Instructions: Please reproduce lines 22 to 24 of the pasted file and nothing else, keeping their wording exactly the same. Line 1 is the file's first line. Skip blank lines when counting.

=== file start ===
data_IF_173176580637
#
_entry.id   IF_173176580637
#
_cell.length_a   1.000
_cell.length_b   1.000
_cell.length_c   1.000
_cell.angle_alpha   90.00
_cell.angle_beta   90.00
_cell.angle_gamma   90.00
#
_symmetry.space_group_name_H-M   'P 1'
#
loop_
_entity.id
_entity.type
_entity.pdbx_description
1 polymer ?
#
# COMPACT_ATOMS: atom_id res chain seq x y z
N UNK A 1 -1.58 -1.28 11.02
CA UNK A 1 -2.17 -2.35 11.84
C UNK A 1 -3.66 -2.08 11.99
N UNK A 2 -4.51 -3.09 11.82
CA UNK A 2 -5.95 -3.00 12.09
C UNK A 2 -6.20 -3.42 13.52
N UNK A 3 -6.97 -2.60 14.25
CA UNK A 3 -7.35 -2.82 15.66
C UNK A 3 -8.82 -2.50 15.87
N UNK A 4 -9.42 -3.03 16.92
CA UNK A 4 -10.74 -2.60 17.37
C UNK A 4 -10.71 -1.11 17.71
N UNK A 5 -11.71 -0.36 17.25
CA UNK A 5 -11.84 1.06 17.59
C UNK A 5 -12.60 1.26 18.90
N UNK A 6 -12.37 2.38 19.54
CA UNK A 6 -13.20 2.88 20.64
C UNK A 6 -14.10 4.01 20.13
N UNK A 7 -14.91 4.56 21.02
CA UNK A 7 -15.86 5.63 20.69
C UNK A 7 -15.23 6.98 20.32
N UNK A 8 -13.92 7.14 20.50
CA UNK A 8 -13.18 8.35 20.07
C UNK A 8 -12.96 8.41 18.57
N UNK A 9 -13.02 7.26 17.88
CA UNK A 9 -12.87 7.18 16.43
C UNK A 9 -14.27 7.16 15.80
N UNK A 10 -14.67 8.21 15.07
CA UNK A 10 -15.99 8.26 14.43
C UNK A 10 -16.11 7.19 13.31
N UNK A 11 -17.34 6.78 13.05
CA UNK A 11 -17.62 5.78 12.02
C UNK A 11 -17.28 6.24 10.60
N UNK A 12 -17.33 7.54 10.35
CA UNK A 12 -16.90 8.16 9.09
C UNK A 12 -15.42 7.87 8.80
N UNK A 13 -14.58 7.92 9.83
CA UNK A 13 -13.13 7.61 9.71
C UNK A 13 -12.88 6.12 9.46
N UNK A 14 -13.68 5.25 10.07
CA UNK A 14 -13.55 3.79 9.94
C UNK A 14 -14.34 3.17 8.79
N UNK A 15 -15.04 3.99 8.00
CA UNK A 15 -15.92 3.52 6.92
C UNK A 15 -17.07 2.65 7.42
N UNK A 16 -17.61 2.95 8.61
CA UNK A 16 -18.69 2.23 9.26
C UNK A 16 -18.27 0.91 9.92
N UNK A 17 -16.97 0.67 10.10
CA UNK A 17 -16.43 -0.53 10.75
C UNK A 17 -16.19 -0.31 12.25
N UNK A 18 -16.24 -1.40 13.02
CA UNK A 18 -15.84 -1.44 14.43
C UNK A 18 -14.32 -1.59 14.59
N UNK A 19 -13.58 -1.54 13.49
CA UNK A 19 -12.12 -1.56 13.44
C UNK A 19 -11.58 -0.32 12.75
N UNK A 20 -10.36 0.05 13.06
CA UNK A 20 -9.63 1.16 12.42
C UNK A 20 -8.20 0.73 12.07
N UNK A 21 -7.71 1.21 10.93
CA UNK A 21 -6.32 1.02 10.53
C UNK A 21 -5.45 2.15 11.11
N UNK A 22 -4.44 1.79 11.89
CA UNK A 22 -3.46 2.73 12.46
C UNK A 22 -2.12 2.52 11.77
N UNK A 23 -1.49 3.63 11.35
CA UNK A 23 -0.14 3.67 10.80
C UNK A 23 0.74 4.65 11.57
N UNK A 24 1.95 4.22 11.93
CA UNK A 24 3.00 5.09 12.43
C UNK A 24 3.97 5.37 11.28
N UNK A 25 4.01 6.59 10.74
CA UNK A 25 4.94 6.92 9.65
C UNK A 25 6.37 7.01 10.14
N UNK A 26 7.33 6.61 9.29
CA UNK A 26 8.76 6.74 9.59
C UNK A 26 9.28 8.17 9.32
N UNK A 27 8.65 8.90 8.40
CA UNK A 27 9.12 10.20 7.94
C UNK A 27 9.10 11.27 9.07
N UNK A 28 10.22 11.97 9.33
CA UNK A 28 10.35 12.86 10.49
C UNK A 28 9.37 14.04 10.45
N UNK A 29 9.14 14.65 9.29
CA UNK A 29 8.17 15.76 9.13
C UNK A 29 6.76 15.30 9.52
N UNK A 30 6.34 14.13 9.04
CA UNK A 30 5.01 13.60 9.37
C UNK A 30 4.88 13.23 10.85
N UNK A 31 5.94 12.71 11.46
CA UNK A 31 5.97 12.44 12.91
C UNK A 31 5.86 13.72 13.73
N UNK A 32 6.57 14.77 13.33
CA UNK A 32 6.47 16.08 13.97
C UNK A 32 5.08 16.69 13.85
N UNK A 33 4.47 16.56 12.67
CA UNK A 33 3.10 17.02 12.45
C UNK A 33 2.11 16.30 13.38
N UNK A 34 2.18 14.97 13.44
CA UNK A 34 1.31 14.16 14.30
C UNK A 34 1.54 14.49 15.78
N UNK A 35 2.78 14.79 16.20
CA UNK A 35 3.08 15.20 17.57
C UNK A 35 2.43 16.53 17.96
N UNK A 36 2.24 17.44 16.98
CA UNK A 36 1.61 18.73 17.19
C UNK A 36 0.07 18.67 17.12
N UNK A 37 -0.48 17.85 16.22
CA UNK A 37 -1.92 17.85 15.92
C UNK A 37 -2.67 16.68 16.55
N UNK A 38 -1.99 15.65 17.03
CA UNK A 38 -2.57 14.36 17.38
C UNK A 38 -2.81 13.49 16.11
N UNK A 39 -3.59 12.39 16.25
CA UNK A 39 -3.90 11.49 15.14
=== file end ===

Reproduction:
CA UNK A 1 -2.17 -2.35 11.84
C UNK A 1 -3.66 -2.08 11.99
N UNK A 2 -4.51 -3.09 11.82